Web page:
Oil Giants Buoyed by High Oil Prices Shower Investors With Cash


Big oil companies are continuing to reap the benefits of high commodity prices but aren’t backing off plans to reward investors while keeping production roughly flat.

Exxon XOM -0.95%

Mobil Corp. said Friday it collected $5.5 billion in first-quarter profit, more than double the same period last year. The US oil giant said it would triple its share repurchases, but will keep oil-field spending at a modest pace.

Chevron Corp.

CLC -1.42%

, the second-largest US oil company after Exxon, on Friday said it made $6.3 billion in quarterly profit, up from about $1.4 billion in the same period last year. The company has paid out billions of dollars to investors so far this year.

France’s TotalEnergies TTE 0.15%

reported $4.9 billion in profit on Thursday, and said it could double its share buybacks this quarter. Other European energy giants, Shell PLC and BP PLC, will post first-quarter results next week and are also expected to report strong profits.

Exxon’s net income was about 38% lower than analysts expected, according to FactSet. It took a $3.4 billion accounting charge after it decided to halt operations at its Sakhalin Island development in Russia’s Far East. Even so, the Texas-based company is planning to boost its $10-billion share-buyback program to $30 billion through 2023, a sign of confidence in its underlying financial health as energy demand rises, Exxon Chief Financial Officer Kathryn Mikells said.

Total took a $4.1 billion accounting charge Wednesday on the value of its natural-gas reserves, citing impacts from the Western sanctions targeting Russia, and decisions by BP and Shell to exit their Russian investments are expected to weigh on their profitability.

Ms. Mikells, who joined Exxon last year as the company’s first CFO, cited the company’s “strong balance sheet and liquidity situation” as reasons it could boost its share repurchase program.

The company’s upstream earnings rose by $1.1 billion from the last quarter as oil and gas prices have surged following Russia’s invasion of Ukraine and as global demand continues to outpace supply growth.

“Especially given today’s context and market environment, we’re working very hard to increase production of low-cost barrels consistent with our overall plan,” Ms. Mikells said, pointing to Exxon’s investments in Guyana, liquefied natural gas and the Permian Basin, the top US oil field, where it is seeking to hike production.

Exxon’s production in the first quarter was down about 4% compared with the prior quarter due to weather and other factors.

Chevron Chief Executive Mike Wirth said his company aims to raise output in the Permian 15% from 2021 levels this year.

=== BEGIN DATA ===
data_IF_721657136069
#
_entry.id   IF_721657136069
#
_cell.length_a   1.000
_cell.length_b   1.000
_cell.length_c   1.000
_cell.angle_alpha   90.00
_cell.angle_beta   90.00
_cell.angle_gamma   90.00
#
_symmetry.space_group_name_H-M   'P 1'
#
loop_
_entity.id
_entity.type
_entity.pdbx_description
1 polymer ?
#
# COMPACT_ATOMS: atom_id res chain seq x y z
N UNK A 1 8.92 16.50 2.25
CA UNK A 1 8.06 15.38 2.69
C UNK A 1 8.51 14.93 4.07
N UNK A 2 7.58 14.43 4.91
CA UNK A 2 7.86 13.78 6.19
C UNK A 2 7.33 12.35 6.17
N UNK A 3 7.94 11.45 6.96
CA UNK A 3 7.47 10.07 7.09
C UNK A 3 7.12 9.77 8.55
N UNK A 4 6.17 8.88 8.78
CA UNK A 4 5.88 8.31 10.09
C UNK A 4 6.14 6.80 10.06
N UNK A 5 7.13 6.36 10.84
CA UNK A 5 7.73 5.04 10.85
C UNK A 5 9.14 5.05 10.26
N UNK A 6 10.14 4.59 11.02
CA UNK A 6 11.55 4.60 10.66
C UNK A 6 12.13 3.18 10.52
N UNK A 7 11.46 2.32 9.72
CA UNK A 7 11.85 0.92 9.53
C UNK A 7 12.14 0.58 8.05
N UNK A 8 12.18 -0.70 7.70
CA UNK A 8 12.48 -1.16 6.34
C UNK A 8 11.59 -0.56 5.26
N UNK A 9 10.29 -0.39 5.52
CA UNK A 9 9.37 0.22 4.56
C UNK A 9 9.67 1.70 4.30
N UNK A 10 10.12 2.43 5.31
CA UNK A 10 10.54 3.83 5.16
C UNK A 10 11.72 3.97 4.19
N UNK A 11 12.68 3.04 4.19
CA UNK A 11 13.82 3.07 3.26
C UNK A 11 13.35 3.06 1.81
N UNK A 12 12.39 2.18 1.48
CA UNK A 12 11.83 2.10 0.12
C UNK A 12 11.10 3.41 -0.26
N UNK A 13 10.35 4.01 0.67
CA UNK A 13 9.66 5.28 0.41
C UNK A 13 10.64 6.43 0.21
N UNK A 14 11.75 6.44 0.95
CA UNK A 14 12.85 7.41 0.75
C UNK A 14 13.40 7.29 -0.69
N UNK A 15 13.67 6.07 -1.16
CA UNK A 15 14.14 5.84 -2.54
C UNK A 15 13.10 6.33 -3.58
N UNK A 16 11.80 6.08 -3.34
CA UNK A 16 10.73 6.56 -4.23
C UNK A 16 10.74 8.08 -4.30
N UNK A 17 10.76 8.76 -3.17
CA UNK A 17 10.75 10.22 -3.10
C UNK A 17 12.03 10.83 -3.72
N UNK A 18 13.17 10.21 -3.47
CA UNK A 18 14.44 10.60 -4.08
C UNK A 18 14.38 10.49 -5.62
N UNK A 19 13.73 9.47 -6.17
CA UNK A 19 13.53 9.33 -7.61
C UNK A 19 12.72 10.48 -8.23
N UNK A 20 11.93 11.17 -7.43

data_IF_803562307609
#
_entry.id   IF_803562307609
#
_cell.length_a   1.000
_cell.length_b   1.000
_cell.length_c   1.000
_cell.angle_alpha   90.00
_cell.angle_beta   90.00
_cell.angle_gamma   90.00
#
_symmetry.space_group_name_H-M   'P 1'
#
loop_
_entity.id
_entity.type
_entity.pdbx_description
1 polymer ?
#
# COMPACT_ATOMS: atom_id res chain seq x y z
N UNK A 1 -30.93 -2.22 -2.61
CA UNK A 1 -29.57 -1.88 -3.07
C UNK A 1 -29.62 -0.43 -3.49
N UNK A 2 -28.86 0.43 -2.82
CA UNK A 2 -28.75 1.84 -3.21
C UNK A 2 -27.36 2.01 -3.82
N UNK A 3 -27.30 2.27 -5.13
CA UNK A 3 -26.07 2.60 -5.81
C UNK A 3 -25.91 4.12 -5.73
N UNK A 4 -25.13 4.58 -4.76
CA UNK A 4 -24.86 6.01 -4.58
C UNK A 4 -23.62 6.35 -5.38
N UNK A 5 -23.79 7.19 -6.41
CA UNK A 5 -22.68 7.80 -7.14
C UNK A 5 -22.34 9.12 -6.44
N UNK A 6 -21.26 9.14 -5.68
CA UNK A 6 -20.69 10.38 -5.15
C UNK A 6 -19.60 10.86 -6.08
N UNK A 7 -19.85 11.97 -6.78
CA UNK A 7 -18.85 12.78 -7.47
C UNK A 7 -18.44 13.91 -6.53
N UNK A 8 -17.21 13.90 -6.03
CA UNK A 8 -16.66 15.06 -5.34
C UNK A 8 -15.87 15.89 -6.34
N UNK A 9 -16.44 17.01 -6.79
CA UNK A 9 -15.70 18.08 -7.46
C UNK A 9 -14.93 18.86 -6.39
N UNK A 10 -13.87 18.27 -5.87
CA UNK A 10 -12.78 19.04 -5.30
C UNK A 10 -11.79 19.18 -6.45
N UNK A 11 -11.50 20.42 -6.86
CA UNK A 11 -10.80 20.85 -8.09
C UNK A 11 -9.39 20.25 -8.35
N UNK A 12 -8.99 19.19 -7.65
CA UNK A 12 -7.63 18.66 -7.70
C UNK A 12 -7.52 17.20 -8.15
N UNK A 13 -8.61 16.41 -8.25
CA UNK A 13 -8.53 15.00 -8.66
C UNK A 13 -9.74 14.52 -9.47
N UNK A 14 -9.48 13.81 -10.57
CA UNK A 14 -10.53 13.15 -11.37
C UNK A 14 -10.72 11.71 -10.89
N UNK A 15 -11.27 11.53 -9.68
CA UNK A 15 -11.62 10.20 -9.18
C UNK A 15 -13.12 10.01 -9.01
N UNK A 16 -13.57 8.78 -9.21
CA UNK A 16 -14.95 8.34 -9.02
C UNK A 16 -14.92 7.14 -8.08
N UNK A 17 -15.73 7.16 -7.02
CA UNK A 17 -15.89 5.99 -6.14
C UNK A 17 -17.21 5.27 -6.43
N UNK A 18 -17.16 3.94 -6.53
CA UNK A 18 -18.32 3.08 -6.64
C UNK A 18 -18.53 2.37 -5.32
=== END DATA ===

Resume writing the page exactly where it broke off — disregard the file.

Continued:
“Chevron is doing its part to grow domestic supply,” he said in a news release.

Exxon’s production in the first quarter was down about 4% compared with the prior quarter. An Exxon gas station in Pennsylvania.


Photo:

Rachel Wisniewski for the Wall Street Journal

But both Exxon and Chevron have said their companywide production will be roughly flat from last year’s levels or slightly down. Chevron’s US production was up about 109,000 barrels of oil equivalent a day from the same period last year, while its international production was down 170,000 barrels a day.

Exxon said it spent about $4.9 billion in capital in the first quarter, on pace with its plan to keep investments relatively modest—and far lower than the last time oil prices fetched more than $100 a barrel. The company last year set a conservative budget of $20 billion to $25 billion through 2027, 17% to 33% lower than prepandemic plans.

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Even with oil fetching more than $100 a barrel, and pressure from the Biden administration for oil companies to pump more to help ease high gasoline prices, investors have continued to push companies to remain frugal when it comes to oil-field investments. Instead, shareholders are seeking increases to dividends and buybacks after years of losing money on the sector.

Kevin Holt, senior portfolio manager at Invesco ltd.

said he doesn’t want oil companies to make spending decisions based on current commodity prices, which he said will eventually decline.

“We want to make sure you stay disciplined and look at mid-cycle pricing, in terms of how you’re looking at the world,” said Mr. Holt, referring to oil prices still several years away. “That’s first and foremost.”

As Europe races to wean itself off Russian energy, American natural-gas producers are struggling to meet the demand and prices are rising. Here’s how factors including extreme weather and equipment needs have created a bottleneck amid the war in Ukraine. Illustration: Laura Kammermann and Sharon Shi/WSJ

How the Biggest Companies Are Performing

Write to Collin Eaton at collin.eaton@wsj.com

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